Just wanted to say what a great poster and a fascinating research project you have here!
I was just wondering if you looked at multiple teeth from the same individual at all? Would all teeth from a single individual provide the same banding and consequent age estimation? Why did you use single rooted teeth only, are these better suited for this type of analysis? Would diet or malnutrition have any influence on these findings? Apologies for all the questions, I think it’s a super interesting piece of research! 😊
Dear Catherine, thank you very much for your comment and all your questions! It is very much appreciated!
First of all, this was a pilot project with many time and sample restrictions. The sample I could collect was mostly based on teeth extracted for orthodontic treatments and that is mostly why I could ‘only’ have one tooth from each individual. The PhD project I am working on at the moment, amongst numerous other issues regarding the cementum, will try to fill that gap as well and provide an answer to the question you are asking.
As for the choice of single-rooted teeth, yes, it is mostly a matter of cross-section preparation and visualization of the increments. It has been showed in many studies that it is incredibly important to cut the sample perpendicularly to the root surface rather than to the vertical axis of the tooth, and single-rooted teeth are more manageable to fulfill that requirement.
Regarding your last question on diet and malnutrition, this is very much a still on-going investigation. Some authors found that it is possible to distinguish signs indicating pregnancy, as that it is a major body effort. So, I’d definitely say that conditions affecting the metabolism of calcium might be seen on the cementum, but this is still a matter to be addressed in future studies.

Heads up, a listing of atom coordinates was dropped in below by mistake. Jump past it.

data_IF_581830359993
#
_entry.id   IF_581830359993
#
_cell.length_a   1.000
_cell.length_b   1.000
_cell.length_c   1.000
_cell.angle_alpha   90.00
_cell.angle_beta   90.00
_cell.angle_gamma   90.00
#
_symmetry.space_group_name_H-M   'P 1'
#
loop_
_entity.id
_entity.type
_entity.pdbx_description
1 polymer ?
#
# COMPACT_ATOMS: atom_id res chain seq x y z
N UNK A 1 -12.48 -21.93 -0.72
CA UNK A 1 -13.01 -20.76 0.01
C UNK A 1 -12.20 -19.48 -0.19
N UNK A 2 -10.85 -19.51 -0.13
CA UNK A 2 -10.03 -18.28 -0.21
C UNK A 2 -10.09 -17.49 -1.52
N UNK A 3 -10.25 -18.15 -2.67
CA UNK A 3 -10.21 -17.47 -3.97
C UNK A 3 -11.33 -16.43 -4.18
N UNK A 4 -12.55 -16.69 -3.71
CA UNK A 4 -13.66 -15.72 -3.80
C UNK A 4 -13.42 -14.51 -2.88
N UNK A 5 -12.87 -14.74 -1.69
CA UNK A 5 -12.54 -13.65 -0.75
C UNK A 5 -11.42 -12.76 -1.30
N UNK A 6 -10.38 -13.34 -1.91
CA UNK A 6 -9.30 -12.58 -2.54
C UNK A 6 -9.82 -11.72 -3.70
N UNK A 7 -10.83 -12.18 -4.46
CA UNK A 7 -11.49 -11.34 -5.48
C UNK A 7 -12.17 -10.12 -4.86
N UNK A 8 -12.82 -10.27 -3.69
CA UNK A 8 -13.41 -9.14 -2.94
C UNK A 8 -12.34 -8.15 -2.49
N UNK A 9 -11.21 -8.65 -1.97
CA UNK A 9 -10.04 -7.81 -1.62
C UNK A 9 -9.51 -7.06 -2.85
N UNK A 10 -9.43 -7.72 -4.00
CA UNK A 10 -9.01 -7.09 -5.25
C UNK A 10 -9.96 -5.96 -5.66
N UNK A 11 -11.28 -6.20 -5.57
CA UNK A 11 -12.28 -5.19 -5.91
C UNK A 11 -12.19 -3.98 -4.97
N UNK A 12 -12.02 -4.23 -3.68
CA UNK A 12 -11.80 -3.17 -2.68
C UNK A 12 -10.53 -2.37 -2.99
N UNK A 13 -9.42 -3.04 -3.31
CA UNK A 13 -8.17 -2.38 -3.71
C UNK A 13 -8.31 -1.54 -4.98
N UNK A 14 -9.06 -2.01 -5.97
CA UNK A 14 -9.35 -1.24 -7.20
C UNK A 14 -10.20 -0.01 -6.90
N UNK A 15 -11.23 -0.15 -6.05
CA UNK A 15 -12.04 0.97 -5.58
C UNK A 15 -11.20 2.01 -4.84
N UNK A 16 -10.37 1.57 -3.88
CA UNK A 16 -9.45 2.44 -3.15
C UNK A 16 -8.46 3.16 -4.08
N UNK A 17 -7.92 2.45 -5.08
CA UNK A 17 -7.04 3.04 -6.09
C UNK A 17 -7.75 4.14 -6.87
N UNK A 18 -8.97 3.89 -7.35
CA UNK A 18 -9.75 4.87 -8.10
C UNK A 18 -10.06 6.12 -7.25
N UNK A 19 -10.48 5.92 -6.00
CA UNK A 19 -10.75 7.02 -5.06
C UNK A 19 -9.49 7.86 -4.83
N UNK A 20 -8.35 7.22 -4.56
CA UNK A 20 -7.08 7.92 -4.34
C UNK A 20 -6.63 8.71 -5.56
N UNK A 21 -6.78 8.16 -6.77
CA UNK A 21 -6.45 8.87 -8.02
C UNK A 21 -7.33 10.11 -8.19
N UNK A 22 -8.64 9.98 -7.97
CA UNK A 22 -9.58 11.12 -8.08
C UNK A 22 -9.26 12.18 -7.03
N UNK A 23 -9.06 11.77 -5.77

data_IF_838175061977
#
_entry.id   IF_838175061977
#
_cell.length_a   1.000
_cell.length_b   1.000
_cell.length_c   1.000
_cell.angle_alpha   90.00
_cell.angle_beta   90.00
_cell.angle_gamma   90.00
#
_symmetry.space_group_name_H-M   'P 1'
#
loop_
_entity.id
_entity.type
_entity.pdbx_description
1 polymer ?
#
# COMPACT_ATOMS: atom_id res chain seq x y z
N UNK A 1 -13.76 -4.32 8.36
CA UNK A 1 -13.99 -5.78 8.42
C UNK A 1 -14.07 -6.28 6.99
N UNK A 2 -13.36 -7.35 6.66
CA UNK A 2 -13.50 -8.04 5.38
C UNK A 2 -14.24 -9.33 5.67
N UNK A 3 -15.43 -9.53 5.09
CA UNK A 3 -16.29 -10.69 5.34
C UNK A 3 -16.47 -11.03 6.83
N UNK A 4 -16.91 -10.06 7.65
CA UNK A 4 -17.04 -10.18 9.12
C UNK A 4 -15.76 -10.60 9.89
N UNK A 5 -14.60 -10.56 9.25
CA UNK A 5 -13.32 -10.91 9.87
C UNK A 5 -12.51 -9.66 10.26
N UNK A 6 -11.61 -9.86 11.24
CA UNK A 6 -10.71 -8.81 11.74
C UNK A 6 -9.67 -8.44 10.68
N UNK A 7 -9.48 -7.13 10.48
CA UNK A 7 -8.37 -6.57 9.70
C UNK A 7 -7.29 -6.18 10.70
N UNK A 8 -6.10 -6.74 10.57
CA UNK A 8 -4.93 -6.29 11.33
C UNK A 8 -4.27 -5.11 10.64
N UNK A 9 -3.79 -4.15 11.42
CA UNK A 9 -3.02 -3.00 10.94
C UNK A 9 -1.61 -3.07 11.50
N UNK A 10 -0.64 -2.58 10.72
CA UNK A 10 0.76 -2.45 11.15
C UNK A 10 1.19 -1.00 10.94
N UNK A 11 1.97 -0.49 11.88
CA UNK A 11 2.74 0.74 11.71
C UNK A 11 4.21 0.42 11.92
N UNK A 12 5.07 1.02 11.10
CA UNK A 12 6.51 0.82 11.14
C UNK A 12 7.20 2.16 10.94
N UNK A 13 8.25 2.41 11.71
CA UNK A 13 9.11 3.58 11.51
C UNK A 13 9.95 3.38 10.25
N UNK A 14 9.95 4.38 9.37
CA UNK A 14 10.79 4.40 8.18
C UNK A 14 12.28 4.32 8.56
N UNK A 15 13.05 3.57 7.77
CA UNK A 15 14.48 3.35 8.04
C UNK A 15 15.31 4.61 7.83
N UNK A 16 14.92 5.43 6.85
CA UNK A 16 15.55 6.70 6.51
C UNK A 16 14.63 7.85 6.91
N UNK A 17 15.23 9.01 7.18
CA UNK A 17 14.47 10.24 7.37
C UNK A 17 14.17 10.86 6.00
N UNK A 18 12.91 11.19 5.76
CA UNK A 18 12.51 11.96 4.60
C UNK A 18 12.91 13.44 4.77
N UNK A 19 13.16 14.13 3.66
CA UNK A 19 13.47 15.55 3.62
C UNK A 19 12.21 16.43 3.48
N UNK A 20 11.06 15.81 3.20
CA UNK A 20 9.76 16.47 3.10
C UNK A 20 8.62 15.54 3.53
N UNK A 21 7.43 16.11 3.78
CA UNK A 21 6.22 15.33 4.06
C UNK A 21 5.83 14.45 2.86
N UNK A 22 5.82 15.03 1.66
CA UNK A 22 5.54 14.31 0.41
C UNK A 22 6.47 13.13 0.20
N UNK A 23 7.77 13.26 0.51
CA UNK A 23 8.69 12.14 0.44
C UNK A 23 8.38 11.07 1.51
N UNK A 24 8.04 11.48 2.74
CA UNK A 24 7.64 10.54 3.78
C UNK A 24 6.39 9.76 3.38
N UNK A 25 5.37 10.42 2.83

Lastly, I will write here some references regarding your questions, in case you’d like to have a look and know more about it:
About the sectioning methodology: Maat G. J. R., Gerretsen R. R. R., Aarents M. J., 2006. Improving the visibility of tooth cementum annulations by adjustment of the cutting angle of microscopic sections. Forensic Science International, 159S: S95-S99.
About the effects of pregnancies and illnesses, you can see:
- Penezic K., Porcic M., Urban P. K., Wittwer-Backofen U., Stefanovic S., 2020. Stressful times for women - Increased physiological stress in Neolithic females detected in tooth cementum. Journal of Archaeological Science 122, 105217
- Kagerer P. and Grupe G., 2001. Age-at-death diagnosis and determination of life-history parameters by incremental lines in human dental cementum as an identification aid. Forensic Science International, 118: 75-82.
Thank you again for your interest!
Thank you very much for your reply and taking the time to explain the analysis technique, it sounds like you did a good job getting as many teeth as you did! It’s obvious you have a lot of scope for future research too and I really look forward to seeing where this goes. Thank you for recommending the articles too I will definitely be checking them out. Good luck with the research, I hope to see more at future conferences!